Posted April 29, 2019

Tastemaker Spotlight: Q&A with Marcia Kimpton, Director of “Bardo Blues”

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A filmmaker, producer and actress, Marcia Kimpton is a modern triple threat. Her dad, Bill Kimpton, started Kimpton Hotels & Restaurants nearly four decades ago and his family continues to have a shared passion for the arts. The premise for the indie drama, “Bardo Blues,” was born from Marcia’s personal family history and experiences. Her debut film found a transportive setting in Northern Thailand and built a story around a young man’s journey to find himself amidst tragedy.

bardo blues poster

Marcia Kimpton’s “Bardo Blues” delves into themes from her own family history.

Having already racked up awards at the Amsterdam International Filmmaker Festival, Yes Canada FF and the LA Independent Film Festival, we sat down with Marcia to chat about what it’s like being a first-time female filmmaker and what “Bardo Blues” means to her.

Q: How did you get your start as a filmmaker?

A: I got started in movies because of my father’s love of film. After every holiday dinner, we would settle into the family TV room to watch something together. We went through all the best ’70s movies from “All the President’s Men,” “The Way We Were” or even outrageous comedies like “The Jerk” with Steve Martin—our all-time family favorite.

I was fascinated by storytelling at an early age and how a moving picture could affect the audience. Like my father, I struggled with dyslexia but I didn’t let it be a hurdle in any way. I knew I had to work in film because it communicated so deeply to me. All of dad’s children became artists and I think all of our various forms of art were very much influenced by this early visual medium.

marcia with bill

Marcia, pictured here at 23 with her father, will donate 10% of all proceeds from the film to help find a cure for mental illness.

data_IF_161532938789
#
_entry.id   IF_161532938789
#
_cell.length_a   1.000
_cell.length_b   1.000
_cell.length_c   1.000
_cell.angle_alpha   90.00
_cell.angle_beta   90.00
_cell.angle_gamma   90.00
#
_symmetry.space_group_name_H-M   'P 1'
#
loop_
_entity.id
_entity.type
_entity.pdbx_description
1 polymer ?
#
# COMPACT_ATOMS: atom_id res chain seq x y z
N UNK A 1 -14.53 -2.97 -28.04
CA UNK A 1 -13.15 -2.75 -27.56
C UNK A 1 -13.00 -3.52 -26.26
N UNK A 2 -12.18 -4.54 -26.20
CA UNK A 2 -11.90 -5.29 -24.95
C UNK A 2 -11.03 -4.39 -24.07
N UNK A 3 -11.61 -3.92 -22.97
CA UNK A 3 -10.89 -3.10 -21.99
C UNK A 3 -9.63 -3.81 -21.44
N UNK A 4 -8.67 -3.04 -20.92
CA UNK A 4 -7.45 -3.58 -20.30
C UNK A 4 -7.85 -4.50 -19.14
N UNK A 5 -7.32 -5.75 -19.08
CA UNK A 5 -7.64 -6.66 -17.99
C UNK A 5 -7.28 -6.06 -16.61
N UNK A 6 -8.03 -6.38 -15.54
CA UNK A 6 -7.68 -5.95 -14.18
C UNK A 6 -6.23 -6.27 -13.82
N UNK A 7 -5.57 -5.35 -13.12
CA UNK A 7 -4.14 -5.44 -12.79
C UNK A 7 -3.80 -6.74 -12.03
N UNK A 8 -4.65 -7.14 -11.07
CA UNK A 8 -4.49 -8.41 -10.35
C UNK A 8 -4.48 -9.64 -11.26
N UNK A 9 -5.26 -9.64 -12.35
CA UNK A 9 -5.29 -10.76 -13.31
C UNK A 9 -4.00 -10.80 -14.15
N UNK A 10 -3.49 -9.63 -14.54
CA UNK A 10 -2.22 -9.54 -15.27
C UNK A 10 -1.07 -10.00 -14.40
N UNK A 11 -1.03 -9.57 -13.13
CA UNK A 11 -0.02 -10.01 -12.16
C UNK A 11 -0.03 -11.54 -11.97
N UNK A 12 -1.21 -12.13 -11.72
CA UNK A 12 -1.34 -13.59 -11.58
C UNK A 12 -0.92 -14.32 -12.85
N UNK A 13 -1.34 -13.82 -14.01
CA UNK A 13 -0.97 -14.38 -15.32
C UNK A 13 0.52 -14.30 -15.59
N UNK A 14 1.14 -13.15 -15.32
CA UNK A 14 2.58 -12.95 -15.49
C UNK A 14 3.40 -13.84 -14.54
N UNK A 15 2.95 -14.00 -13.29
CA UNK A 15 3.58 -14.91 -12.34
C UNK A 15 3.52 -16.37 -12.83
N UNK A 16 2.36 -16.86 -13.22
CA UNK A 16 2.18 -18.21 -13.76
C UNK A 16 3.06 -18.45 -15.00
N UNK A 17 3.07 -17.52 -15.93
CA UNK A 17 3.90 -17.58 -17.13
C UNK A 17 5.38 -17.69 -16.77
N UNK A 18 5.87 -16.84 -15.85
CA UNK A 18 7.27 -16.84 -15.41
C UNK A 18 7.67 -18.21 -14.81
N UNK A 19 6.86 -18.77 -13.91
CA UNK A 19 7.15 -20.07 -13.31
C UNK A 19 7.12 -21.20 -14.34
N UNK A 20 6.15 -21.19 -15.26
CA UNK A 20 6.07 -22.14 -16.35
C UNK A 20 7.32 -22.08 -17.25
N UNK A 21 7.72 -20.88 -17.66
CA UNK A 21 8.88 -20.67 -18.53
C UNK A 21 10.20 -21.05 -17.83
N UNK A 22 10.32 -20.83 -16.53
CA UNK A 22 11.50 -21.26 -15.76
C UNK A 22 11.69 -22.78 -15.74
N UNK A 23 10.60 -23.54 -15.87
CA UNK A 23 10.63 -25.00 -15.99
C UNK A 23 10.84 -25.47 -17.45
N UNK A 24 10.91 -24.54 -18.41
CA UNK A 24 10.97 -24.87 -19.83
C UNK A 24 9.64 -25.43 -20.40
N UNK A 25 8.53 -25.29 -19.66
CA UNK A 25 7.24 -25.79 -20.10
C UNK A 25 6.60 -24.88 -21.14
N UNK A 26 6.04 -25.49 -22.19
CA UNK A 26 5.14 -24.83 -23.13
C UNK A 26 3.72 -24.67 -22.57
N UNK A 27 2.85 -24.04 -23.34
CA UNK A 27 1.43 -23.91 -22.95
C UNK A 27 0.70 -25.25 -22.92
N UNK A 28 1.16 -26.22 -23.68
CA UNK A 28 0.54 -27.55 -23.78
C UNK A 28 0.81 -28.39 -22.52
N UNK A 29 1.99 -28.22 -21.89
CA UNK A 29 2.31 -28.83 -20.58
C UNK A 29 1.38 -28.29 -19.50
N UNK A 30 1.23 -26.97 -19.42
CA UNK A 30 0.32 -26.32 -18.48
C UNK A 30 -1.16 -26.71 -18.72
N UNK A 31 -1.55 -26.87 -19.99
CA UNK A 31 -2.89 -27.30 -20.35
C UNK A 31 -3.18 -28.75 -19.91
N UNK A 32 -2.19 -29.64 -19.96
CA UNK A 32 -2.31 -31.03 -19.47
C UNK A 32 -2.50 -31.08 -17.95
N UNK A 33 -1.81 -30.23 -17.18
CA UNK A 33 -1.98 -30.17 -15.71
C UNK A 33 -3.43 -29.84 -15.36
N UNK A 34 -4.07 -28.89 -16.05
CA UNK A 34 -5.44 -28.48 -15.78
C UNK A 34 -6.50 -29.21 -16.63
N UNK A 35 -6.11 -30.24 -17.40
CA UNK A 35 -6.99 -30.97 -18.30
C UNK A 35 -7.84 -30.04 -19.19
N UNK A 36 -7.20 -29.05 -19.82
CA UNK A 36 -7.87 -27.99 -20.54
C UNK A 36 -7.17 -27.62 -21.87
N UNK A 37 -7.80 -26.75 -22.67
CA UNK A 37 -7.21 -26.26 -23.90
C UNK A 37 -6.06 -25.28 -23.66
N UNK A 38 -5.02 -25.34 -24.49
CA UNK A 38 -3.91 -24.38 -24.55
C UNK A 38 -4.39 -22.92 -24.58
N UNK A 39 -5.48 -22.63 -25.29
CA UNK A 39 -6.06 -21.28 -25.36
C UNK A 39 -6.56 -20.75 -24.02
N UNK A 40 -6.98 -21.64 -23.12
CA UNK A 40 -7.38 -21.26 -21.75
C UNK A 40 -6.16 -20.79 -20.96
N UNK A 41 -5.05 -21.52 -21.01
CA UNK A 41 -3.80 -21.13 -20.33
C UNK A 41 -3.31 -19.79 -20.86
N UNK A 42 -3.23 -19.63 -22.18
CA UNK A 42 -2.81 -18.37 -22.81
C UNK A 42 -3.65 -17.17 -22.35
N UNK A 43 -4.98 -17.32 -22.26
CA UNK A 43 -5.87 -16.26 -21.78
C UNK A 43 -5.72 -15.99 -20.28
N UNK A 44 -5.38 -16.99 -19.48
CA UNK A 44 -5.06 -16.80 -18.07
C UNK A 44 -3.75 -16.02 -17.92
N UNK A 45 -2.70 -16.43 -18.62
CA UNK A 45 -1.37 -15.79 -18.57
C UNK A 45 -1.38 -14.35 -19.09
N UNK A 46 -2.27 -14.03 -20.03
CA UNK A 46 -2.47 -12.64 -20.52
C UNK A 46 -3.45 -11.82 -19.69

Q: What’s your favorite career moment?

A: It happened in the last two weeks! Our trailer for “Bardo Blues” was in the Top 25 viewed trailer (and number three at one point) on iTunes. We were competing with some big blockbusters and superhero movies. It was pretty incredible given we’re a small independent film with no promotional budget.

Q: Do you have advice for other female creatives?

A: My advice to any woman, and especially female creatives, is to never give up. The odds of any woman making a film is only four percent and female directors are far and few between. I had to beat the odds to set a new pathway in directing, producing, writing and acting in my own film. I do have to thank my dad’s innovative thinking—he was a maverick to create Kimpton hotels back in the early ’80s when nothing like it existed. There wasn’t a boutique hotel industry in the U.S. at all! I find a lot of similarities with our shared tenacity and we both made it happen despite the odds.

drennon and bill kimpton

Named after her grandfather’s middle name, Marcia’s daughter Drennon sharing smiles with Bill Kimpton.

Q: What do you think your dad would’ve thought of the film?

A: I think he would’ve loved it. His favorite hobby outside of golf and skiing was watching movies. He also became a Buddhist later on in life thanks to the teachings of Jack Kornfield at Spirit Rock in Marin. He was deeply spiritual through the end. This movie isn’t just about my brother and myself, it’s also about our spiritual journey. My dad also introduced me to yoga and meditation which profoundly changed my life and allowed me to find peace. The intention and purpose of the film is impacted by both my father and brother, who was the sole investor.

kimpton siblings

Marcia—pictured here with her brother Graham—notes that “Bardo Blues” is more than semi-autobiographical, it’s about a spiritual journey too.

Q: What do you want people to take away from “Bardo Blues”?

A: We all have a choice in picking heaven or hell on a daily basis. Even though I was lucky to grow up as Bill Kimpton’s daughter, my siblings and I still went through many personal challenges from depression to mental illness in the family. My mission is modeled after my dad’s non-profit, Mental Insight Foundation, so 10% of all proceeds from the film will go to One Mind to help find a cure for mental illness.

What I really want is peace in this world and if people watching this thriller mystery makes one question their choices and evaluate their daily outlook, the movie will be a success in my book.

planting trees

Marcia planting cypress trees with her father and brother, Graham Kimpton.

“Bardo Blues” is out in select theaters and on iTunes. Kimpton hotels in five different cities will also be hosting free screenings of the movie. Marcia will be at each screening to talk about the semi-autobiographical story she wrote about her shared family history of depression and mental illness. Sign up to receive details on the screenings here and watch the trailer here.

bill kimpton on phone

In 1981, Bill Kimpton envisioned a new future for the hospitality industry and pioneered the boutique hotel concept in the U.S.

Kimpton screening schedule:

—Faith Yi

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